2. Expression of eukaryotic initiation factor 5A and hypusine forming enzymes in glioblastoma patient samples: implications for new targeted therapies.

    Michael Preukschas

    Full Text Available Glioblastomas are highly aggressive brain tumors of adults with poor clinical outcome. Despite a broad range of new and more specific treatment strategies, therapy of glioblastomas remains challenging and tumors relapse in all cases. Recent work demonstrated that the posttranslational hypusine modification of the eukaryotic initiation factor 5A (eIF-5A is a crucial regulator of cell proliferation, differentiation and an important factor in tumor formation, progression and maintenance. Here we report that eIF-5A as well as the hypusine-forming enzymes deoxyhypusine synthase (DHS and deoxyhypusine hydroxylase (DOHH are highly overexpressed in glioblastoma patient samples. Importantly, targeting eIF-5A and its hypusine modification with GC7, a specific DHS-inhibitor, showed a strong antiproliferative effect in glioblastoma cell lines in vitro, while normal human astrocytes were not affected. Furthermore, we identified p53 dependent premature senescence, a permanent cell cycle arrest, as the primary outcome in U87-MG cells after treatment with GC7. Strikingly, combined treatment with clinically relevant alkylating agents and GC7 had an additive antiproliferative effect in glioblastoma cell lines. In addition, stable knockdown of eIF-5A and DHS by short hairpin RNA (shRNA could mimic the antiproliferative effects of GC7. These findings suggest that pharmacological inhibition of eIF-5A may represent a novel concept to treat glioblastomas and may help to substantially improve the clinical course of this tumor entity.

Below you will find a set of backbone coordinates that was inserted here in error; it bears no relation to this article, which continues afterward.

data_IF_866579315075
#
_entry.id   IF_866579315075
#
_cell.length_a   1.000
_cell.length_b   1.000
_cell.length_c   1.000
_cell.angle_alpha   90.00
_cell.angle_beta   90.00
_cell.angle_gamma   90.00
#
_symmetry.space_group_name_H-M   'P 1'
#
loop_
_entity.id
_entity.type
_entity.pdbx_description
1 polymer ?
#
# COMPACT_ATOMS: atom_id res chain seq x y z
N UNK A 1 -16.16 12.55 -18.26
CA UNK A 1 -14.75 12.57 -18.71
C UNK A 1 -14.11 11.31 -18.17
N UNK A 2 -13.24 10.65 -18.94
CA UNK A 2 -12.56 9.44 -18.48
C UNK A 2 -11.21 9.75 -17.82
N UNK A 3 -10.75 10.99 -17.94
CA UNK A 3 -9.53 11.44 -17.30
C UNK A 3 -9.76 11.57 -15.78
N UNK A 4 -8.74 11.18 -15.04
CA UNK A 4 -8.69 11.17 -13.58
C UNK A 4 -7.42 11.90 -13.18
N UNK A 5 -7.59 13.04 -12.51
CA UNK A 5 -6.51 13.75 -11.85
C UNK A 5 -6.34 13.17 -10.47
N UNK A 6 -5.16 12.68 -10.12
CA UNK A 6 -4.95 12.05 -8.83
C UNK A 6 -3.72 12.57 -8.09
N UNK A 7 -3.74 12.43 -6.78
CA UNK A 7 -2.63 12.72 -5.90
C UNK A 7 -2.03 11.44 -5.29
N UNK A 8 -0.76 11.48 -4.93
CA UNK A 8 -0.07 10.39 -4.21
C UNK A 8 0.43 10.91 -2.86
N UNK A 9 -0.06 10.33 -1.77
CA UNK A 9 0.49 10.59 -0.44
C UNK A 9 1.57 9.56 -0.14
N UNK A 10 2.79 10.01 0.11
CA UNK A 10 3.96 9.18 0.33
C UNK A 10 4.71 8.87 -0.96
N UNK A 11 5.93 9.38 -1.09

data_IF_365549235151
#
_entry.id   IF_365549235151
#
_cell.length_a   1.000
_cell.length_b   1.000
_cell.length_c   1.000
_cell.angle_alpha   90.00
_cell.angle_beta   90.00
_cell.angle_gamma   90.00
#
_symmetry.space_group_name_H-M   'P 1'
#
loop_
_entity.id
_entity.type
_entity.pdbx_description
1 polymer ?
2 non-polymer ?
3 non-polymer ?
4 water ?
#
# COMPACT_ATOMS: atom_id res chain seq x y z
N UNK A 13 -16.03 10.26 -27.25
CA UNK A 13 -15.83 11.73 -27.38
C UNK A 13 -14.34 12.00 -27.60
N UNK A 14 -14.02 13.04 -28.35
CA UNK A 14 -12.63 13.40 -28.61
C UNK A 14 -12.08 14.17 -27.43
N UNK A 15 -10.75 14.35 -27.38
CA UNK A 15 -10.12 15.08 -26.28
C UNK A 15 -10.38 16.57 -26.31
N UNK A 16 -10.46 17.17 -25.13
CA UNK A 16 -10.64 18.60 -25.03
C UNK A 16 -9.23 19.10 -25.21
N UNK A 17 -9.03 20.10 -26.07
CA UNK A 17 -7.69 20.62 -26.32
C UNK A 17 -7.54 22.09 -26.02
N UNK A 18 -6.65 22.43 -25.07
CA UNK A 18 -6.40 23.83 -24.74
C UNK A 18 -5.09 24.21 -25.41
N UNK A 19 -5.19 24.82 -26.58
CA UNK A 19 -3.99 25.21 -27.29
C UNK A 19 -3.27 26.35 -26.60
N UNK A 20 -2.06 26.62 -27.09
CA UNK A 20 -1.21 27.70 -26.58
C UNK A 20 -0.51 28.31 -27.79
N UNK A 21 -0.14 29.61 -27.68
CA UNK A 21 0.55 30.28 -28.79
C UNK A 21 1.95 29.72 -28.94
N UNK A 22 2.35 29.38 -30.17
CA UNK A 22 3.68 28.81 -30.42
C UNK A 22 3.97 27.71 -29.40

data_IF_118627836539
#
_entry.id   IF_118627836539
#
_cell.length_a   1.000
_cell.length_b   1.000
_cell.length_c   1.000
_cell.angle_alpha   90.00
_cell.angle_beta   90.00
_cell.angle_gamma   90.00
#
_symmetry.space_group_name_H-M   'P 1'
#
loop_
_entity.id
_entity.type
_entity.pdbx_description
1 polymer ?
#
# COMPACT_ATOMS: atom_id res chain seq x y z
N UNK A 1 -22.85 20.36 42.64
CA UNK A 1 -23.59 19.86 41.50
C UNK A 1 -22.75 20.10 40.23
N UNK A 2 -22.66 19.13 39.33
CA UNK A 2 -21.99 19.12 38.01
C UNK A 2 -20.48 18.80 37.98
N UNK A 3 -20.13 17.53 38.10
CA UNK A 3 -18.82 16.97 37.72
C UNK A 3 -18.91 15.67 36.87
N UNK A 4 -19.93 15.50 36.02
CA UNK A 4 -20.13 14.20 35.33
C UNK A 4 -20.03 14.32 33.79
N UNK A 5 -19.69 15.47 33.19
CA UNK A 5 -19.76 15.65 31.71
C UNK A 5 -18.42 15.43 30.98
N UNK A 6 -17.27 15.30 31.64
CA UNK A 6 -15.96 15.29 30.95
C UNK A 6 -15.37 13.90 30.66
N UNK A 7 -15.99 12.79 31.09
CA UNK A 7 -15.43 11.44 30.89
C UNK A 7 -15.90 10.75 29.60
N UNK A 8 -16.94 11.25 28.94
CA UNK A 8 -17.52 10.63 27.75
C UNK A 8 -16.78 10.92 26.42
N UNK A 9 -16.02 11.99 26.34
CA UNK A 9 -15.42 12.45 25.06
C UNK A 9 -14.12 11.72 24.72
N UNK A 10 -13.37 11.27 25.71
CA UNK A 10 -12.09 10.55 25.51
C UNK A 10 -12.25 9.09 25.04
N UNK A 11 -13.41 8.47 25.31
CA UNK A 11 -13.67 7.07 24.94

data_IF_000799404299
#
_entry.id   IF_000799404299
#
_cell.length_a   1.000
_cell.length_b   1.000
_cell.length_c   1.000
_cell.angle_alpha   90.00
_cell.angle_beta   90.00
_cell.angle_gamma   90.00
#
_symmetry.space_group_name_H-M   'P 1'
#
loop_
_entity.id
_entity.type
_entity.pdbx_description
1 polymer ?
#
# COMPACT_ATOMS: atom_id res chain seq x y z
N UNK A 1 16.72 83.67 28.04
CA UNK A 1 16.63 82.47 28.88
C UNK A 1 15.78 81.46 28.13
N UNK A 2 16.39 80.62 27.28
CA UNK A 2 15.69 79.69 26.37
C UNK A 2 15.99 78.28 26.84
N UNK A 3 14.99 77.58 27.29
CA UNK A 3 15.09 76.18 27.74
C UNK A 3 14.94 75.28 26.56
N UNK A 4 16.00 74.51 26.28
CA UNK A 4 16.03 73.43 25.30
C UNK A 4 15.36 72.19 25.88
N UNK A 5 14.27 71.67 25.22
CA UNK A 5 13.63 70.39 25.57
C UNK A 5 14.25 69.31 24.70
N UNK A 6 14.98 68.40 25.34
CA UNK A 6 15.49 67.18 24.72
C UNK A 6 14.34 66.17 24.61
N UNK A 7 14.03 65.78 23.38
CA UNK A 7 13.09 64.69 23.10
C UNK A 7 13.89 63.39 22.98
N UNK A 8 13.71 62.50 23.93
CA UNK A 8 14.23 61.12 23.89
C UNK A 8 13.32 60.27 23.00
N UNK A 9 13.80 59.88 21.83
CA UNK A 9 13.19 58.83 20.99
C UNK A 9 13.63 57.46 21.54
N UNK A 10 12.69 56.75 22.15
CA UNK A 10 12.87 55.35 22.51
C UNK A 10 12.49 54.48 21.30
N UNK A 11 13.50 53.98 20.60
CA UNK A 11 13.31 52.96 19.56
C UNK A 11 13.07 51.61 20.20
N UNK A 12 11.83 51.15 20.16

3. Research reactor management. Safety improvement activities in HANARO

    Safety activities in HANARO have been continuously conducted to enhance its safe operation. Great effort has been placed on a normalization and improvement of the safety attitude of the regular staff and other employees working at the reactor and other experimental facilities. This paper introduces the activities on safety improvement that were performed over the last few years. (author)

  4. Epithelioid/rhabdoid glioblastoma: a highly aggressive subtype of glioblastoma.

    Sugimoto, Kazutaka; Ideguchi, Makoto; Kimura, Tokuhiro; Kajiwara, Koji; Imoto, Hirochika; Sadahiro, Hirokazu; Ishii, Aya; Kawano, Hiroo; Ikeda, Eiji; Suzuki, Michiyasu

    2016-04-01

    Epithelioid glioblastoma (GBM) and rhabdoid GBM are rare variants that are morphologically similar, but there is no consensus on the characteristics of each disease. These tumors have aggressive features of early recurrence and leptomeningeal dissemination and tend to develop in younger patients compared to typical GBM. The prognosis is normally worse than typical GBM, even with intensive chemoradiotherapy after surgical resection. Thus, accurate diagnosis and effective therapy for epithelioid/rhabdoid GBM are required. Four consecutive patients aged 16-48 years were diagnosed with epithelioid/rhabdoid GBM by pathological and immunohistochemical analysis at Yamaguchi University Hospital from 2006 to 2012. Two of these patients had relatively long-term survival (19 and 23 months after diagnosis). Two cases had a BRAF V600E mutation, whereas no ATRX mutation was present in any cases. All patients suffered leptomeningeal and/or spinal dissemination that worsened their prognosis. These results illustrate the need for a new therapeutic approach, such as molecular targeted drug therapy like BRAF inhibition, in addition to standard chemoradiotherapy for typical GBM. PMID:26667174